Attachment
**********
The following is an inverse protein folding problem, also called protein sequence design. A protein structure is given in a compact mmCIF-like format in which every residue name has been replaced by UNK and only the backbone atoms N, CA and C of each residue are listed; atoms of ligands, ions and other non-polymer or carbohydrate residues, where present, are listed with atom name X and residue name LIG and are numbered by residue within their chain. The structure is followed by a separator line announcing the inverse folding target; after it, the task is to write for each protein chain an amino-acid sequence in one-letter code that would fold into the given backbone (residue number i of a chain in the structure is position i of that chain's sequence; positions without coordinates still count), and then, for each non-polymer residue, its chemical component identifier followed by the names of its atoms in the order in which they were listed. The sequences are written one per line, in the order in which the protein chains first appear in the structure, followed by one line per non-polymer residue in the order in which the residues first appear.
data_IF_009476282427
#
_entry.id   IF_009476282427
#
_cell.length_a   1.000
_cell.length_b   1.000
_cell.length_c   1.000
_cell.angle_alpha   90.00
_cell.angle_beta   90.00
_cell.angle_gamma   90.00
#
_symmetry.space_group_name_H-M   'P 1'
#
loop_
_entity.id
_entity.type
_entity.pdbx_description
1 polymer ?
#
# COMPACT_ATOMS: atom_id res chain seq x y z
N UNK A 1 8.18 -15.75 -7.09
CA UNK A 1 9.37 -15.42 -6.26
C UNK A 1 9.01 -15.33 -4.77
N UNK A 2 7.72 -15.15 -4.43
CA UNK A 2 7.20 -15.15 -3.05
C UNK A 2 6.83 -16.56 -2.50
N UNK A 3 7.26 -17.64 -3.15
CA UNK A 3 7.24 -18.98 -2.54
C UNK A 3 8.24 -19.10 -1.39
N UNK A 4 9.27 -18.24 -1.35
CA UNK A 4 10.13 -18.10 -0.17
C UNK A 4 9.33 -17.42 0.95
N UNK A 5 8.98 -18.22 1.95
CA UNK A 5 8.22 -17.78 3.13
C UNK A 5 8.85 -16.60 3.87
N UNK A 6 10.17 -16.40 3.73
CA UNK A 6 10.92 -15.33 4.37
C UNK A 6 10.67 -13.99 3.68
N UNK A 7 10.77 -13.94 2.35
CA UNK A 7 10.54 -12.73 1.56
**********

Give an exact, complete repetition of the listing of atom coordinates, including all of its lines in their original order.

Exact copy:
The following is an inverse protein folding problem, also called protein sequence design. A protein structure is given in a compact mmCIF-like format in which every residue name has been replaced by UNK and only the backbone atoms N, CA and C of each residue are listed; atoms of ligands, ions and other non-polymer or carbohydrate residues, where present, are listed with atom name X and residue name LIG and are numbered by residue within their chain. The structure is followed by a separator line announcing the inverse folding target; after it, the task is to write for each protein chain an amino-acid sequence in one-letter code that would fold into the given backbone (residue number i of a chain in the structure is position i of that chain's sequence; positions without coordinates still count), and then, for each non-polymer residue, its chemical component identifier followed by the names of its atoms in the order in which they were listed. The sequences are written one per line, in the order in which the protein chains first appear in the structure, followed by one line per non-polymer residue in the order in which the residues first appear.
data_IF_009476282427
#
_entry.id   IF_009476282427
#
_cell.length_a   1.000
_cell.length_b   1.000
_cell.length_c   1.000
_cell.angle_alpha   90.00
_cell.angle_beta   90.00
_cell.angle_gamma   90.00
#
_symmetry.space_group_name_H-M   'P 1'
#
loop_
_entity.id
_entity.type
_entity.pdbx_description
1 polymer ?
#
# COMPACT_ATOMS: atom_id res chain seq x y z
N UNK A 1 8.18 -15.75 -7.09
CA UNK A 1 9.37 -15.42 -6.26
C UNK A 1 9.01 -15.33 -4.77
N UNK A 2 7.72 -15.15 -4.43
CA UNK A 2 7.20 -15.15 -3.05
C UNK A 2 6.83 -16.56 -2.50
N UNK A 3 7.26 -17.64 -3.15
CA UNK A 3 7.24 -18.98 -2.54
C UNK A 3 8.24 -19.10 -1.39
N UNK A 4 9.27 -18.24 -1.35
CA UNK A 4 10.13 -18.10 -0.17
C UNK A 4 9.33 -17.42 0.95
N UNK A 5 8.98 -18.22 1.95
CA UNK A 5 8.22 -17.78 3.13
C UNK A 5 8.85 -16.60 3.87
N UNK A 6 10.17 -16.40 3.73
CA UNK A 6 10.92 -15.33 4.37
C UNK A 6 10.67 -13.99 3.68
N UNK A 7 10.77 -13.94 2.35
CA UNK A 7 10.54 -12.73 1.56